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Exploiting Vulnerabilities in RNA Splicing to Treat Hematologic Malignancies

Dr. Timothy Graubert

Timothy Graubert


Massachusetts General Hospital

Project Term: October 1, 2021 - September 30, 2026

RNA splicing is a central metabolic pathway that is frequently perturbed in hematopoietic malignancies (HMs) that harbor mutations in spliceosome components (most commonly affecting SRSF2, SF3B1, U2AF1, or ZRSR2). These mutations are particularly prevalent in myeloid malignancies (e.g., MDS, MDS/MPN, sAML), but recent pan-cancer studies have implicated aberrant splicing in >30 tumor types. The Project Leaders have probed the molecular consequences of aberrant splicing and identified critical pathways that are amenable to targeted inhibition, including the DNA damage response (Graubert/Walter), the nonsense-mediated RNA decay (NMD) pathway (You/Walter), the spliceosome itself (Abdel-Wahab/Walter/Graubert), and others. To date, effective therapies for HMs have not capitalized on these unique vulnerabilities. The goal of this SCOR is to generate testable clinical hypotheses based on careful mechanistic studies in pre-clinical models and to rapidly move these ideas into the clinic in the near term.

Lay Abstract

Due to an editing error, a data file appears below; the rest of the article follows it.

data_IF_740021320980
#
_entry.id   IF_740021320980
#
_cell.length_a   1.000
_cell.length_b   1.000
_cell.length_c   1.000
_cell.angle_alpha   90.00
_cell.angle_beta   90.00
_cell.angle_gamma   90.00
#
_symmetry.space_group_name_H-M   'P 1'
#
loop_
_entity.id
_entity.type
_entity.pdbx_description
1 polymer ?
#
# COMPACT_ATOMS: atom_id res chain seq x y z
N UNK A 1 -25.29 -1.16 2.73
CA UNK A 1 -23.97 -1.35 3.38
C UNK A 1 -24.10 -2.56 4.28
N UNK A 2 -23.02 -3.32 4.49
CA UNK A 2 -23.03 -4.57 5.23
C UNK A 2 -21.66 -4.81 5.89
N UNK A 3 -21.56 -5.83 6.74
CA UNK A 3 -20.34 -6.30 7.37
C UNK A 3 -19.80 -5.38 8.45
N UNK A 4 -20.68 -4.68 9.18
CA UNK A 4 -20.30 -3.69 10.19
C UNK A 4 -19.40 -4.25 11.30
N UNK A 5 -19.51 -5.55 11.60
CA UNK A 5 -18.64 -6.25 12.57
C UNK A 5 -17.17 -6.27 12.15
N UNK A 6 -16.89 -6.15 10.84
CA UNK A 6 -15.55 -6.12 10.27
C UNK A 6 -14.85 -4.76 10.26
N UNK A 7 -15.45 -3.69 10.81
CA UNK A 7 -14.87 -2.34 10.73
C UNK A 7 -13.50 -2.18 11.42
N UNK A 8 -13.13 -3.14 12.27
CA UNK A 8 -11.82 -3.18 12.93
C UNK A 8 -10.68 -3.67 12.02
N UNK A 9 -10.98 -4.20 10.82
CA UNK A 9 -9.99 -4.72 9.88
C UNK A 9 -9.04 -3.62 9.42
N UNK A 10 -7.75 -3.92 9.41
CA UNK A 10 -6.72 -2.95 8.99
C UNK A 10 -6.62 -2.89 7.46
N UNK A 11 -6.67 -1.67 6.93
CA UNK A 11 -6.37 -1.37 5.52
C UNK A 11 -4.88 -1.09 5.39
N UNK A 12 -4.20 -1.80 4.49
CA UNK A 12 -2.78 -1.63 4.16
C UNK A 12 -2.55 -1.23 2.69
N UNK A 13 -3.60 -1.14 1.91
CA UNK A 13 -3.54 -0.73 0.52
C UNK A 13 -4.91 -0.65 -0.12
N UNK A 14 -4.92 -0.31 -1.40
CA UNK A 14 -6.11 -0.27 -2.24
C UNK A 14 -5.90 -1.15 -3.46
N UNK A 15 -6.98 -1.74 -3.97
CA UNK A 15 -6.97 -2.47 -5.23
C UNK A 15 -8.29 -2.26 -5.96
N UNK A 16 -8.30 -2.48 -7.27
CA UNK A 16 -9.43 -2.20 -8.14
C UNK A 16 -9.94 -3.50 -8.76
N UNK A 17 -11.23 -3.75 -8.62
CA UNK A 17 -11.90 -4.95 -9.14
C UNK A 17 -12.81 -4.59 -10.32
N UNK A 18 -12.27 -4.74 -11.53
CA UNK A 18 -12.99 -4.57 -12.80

Many blood cancers (e.g. myelodysplastic syndromes, chronic myelomonocytic leukemia and acute myeloid leukemia) have mutations in spliceosome genes (e.g. SF3B1, SRSF2 and U2AF1) that control RNA splicing in cells. This SCOR will employ complementary approaches to identify and exploit vulnerabilities created by splicing factor mutations. Project 1 will build on our observation that cells with splicing factor mutations are sensitive to inhibition of an enzyme called ATR. Project 2 will capitalize on the observation that cells with splicing factor mutations produce nonsense mRNAs harboring premature translation termination codons due to mis-splicing, rendering them sensitive to inhibition of the RNA surveillance pathway called nonsense-mediated RNA decay (NMD). Project 3 has discovered that myeloid malignancies with splicing factor mutations are dependent on the RNA-binding protein RBM39 for their survival and will test the impact of RBM39 degraders in preclinical models and in the clinic. The SCOR is supported by cores which provide expertise in genomics and mouse models of myeloid malignancies. Collectively, this team will build the preclinical rationale to launch multiple clinical trials testing novel therapies for patients with splicing factor mutant blood cancers.

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